WOODSTOCK – It’s time for the Cooper brothers to finish what they started.
Almost two and a half years after first setting out for Tierra del Fuego, Argentina, on their Enduro motorcycles, the Woodstock brothers are ready to get back to Colombia to finish a trip that was cut short there because of a broken leg suffered by Nathan Cooper.
“[We’ve] saved up the money, and Nathan is ready to go so the time is right,” said Aaron Cooper, Nathan’s older brother. “This is the adventure of a lifetime.”
With a lengthy rehabilitation process behind Nathan Cooper, 27, the brothers are eager to return to Colombia where their motorcycles have remained in the care of the same loving Colombian family who also performed surgery on Nathan Cooper after his crash.
The setback and injury has not deterred the sons of a pastor from accomplishing their mission: reach the southern most point of South America while helping as many people as they can along the way.
During the first leg of their trip through the southwestern United States, Mexico and Central America, the Coopers made time for some charitable work helping at Mision Vida Nueva in Guatemala where they spent time with orphans. The brothers also stopped in Panama at Alouatta Lodge, a sanctuary and rehabilitation center for monkeys.
With more than 3,500 miles still to go, Aaron Cooper said they plan on doing more to help the people at the places they stop.
One mission Aaron Cooper knows will be on the agenda is helping the People of Peru Project – an organization dedicated to helping the 600,000 people of Iquitos, a city surrounded by thousands of square-miles of jungle with almost no infrastructure.
“We didn’t get to stop and help as much as we wanted to last time because we had a set return date,” Aaron Cooper said. “We don’t have a return date this time, which is refreshing. We don’t want to be tourists. We want to participate in some of the everyday life.”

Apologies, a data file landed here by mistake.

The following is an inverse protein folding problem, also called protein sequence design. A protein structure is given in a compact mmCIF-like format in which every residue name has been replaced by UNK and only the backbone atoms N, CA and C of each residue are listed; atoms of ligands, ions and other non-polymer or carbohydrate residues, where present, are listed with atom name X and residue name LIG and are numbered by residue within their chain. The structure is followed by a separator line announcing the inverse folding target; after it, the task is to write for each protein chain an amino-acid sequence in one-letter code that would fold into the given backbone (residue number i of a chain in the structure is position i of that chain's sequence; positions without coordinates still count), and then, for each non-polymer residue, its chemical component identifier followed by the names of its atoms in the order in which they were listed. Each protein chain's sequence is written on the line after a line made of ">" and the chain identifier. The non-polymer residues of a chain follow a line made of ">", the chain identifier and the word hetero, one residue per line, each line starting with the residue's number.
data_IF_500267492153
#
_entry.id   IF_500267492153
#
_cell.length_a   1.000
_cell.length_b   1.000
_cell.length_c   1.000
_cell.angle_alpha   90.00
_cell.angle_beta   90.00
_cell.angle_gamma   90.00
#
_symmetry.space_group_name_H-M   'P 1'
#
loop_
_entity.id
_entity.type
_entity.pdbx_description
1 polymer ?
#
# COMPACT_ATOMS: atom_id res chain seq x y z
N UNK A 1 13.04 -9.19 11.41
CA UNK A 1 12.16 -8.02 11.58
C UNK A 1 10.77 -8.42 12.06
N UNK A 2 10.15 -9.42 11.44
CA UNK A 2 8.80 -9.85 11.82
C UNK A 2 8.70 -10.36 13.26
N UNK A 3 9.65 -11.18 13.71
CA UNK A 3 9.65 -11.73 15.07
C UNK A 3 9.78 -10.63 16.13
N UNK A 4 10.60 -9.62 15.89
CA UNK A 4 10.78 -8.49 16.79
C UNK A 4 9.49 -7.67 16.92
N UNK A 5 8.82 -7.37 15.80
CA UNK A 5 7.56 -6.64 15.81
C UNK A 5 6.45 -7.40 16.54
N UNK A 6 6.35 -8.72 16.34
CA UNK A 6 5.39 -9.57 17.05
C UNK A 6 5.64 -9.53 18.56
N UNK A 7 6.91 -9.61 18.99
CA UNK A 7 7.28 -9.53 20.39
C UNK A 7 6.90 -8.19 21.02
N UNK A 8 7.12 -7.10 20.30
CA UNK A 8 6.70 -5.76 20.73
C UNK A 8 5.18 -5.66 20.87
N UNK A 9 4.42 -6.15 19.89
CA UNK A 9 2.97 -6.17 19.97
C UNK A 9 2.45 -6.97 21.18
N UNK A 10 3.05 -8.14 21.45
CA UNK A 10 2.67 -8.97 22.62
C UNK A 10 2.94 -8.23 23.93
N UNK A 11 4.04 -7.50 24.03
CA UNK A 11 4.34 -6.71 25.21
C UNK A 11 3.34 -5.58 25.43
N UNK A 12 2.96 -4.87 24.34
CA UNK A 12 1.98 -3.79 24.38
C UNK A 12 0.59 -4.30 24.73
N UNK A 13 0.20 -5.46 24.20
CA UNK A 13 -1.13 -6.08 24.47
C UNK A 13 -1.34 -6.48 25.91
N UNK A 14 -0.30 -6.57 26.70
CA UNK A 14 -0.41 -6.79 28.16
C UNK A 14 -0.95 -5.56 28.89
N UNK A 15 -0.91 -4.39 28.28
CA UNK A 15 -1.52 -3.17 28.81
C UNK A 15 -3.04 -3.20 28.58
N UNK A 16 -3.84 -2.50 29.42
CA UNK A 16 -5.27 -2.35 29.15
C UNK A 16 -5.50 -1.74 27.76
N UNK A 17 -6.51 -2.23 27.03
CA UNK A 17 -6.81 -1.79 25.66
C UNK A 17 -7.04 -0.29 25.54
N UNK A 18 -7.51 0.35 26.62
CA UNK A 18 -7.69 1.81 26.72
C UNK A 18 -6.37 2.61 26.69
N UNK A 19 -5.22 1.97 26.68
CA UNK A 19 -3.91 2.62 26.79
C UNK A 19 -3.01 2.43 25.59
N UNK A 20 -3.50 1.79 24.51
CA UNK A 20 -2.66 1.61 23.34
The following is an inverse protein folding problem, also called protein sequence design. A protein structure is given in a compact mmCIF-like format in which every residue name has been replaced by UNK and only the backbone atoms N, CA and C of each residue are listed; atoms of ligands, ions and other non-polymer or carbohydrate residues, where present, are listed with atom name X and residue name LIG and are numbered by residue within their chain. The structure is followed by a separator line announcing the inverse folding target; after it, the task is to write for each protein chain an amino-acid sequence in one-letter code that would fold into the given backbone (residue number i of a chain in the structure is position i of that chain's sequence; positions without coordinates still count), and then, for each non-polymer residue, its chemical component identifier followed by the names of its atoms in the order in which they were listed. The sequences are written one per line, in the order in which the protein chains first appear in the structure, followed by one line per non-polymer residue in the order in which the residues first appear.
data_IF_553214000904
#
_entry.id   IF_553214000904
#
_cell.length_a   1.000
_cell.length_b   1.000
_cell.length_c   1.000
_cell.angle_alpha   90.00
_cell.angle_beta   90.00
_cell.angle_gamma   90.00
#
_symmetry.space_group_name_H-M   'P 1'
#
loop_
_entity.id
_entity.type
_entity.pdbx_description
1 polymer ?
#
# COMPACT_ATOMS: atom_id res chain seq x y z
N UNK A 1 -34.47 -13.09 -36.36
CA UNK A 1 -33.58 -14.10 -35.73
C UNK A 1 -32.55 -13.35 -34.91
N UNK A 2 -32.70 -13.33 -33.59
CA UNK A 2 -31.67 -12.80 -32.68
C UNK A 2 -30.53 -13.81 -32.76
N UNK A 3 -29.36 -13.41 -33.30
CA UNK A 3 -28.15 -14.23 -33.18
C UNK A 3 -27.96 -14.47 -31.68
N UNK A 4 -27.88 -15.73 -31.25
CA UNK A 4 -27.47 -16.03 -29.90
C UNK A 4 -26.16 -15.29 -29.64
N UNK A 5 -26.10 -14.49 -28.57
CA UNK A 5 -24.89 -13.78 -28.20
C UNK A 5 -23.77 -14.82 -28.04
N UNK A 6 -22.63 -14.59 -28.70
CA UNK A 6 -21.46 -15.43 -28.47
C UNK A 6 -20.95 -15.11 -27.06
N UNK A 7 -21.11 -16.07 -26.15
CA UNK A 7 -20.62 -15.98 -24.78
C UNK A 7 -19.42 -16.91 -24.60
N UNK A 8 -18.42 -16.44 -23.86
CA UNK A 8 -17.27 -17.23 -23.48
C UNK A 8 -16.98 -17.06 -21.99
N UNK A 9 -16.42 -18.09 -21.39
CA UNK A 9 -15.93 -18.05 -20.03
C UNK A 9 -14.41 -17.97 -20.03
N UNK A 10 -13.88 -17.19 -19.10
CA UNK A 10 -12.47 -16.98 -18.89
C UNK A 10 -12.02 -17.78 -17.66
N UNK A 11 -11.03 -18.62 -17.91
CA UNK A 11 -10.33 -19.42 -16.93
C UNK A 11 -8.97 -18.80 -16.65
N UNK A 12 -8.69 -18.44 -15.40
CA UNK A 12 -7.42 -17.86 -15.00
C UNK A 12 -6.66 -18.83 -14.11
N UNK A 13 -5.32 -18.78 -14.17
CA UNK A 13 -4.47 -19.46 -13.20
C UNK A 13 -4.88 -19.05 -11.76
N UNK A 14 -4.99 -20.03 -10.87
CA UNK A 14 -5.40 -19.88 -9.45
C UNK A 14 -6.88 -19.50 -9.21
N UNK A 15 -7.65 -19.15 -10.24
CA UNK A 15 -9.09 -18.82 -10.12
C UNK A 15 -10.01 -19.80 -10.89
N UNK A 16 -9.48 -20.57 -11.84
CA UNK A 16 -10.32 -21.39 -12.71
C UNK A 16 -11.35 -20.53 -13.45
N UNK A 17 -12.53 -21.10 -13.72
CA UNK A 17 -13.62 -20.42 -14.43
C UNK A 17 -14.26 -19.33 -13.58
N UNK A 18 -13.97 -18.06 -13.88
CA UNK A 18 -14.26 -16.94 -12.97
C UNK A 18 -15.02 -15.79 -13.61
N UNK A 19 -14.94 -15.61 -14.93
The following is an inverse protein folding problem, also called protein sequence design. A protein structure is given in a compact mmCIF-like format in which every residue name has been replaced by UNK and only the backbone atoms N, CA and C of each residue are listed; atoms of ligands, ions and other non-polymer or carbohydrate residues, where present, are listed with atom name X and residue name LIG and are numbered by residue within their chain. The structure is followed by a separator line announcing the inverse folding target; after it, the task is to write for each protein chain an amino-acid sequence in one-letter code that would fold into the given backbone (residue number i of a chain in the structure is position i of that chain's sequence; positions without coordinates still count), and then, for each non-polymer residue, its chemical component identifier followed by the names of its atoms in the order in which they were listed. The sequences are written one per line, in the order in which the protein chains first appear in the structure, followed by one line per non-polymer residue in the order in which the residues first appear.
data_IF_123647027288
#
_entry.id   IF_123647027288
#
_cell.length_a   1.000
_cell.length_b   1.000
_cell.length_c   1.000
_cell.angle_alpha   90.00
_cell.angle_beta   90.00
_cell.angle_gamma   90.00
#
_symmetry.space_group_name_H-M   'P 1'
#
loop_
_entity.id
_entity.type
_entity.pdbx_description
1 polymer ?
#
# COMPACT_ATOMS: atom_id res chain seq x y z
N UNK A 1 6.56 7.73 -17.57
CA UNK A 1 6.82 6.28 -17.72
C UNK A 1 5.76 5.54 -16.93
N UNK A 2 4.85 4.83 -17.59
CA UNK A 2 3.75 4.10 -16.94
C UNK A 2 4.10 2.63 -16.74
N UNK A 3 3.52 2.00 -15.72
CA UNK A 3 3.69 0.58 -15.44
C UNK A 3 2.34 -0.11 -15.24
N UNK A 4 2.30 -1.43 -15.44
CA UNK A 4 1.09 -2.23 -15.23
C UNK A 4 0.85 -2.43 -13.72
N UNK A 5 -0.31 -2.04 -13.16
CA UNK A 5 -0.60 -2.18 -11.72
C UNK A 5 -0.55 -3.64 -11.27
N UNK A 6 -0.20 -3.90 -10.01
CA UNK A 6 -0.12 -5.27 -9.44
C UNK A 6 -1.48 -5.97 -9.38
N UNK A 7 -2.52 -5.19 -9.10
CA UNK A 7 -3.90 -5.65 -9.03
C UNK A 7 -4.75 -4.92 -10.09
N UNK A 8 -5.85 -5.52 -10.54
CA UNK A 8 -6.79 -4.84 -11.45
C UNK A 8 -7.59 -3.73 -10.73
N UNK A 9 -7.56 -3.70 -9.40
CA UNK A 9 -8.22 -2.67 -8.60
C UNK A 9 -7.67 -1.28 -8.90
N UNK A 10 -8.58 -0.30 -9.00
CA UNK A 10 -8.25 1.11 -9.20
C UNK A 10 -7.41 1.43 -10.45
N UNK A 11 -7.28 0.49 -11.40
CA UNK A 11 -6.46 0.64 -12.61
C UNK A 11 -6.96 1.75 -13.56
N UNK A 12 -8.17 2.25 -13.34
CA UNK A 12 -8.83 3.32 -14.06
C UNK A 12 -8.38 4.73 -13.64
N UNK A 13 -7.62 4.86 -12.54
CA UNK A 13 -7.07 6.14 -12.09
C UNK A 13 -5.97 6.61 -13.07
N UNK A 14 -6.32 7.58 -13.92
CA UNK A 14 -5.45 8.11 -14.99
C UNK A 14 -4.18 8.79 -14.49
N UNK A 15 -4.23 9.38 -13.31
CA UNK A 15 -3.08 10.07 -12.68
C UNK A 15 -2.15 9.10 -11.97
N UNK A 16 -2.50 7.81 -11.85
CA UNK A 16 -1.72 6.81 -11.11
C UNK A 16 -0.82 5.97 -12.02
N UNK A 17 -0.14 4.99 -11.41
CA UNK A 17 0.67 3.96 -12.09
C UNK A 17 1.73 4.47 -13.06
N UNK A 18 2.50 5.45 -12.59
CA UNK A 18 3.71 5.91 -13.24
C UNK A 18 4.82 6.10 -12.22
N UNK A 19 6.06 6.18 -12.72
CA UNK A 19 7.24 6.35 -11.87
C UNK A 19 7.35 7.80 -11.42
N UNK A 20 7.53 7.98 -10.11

Aaron Cooper said the trip could last as long as five months and he is in no rush to end what could be his last large adventure. Aaron Cooper, a 10-year veteran of the Army, said his work with special operations allowed him to see the world, but with a focus on the darker side of humanity.
He said the South American trip with his brother has restored his faith in the kindness of people; whether it was the stranger in Colorado offering gas money, the man in Mexico who brought them empanadas or the Colombian family that still watches over their motorcycles.
“People help us more than we help them,” Aaron Cooper said of those they have encountered on the trip. “The world really is a wonderful place.”
If this ends up being the last long adventure the brothers take together, it certainly won’t be the last time either travels. Nathan Cooper, who worked in Korea and then Vietnam as an English teacher, plans to help build English curriculum in Morocco after the trip.
Aaron Cooper also will feed his appetite for adventure by working in international banking that will frequently take him to Europe.
“I’ve always led a life of adventurem” Aaron Cooper said. “ I don’t think I will ever stop.”
To learn more
Aaron and Nathan Cooper documented the first part of their journey in detail through photos, video and blog posts. Visit www.endurobros.com to learn more about their trip and see the progress of their second venture.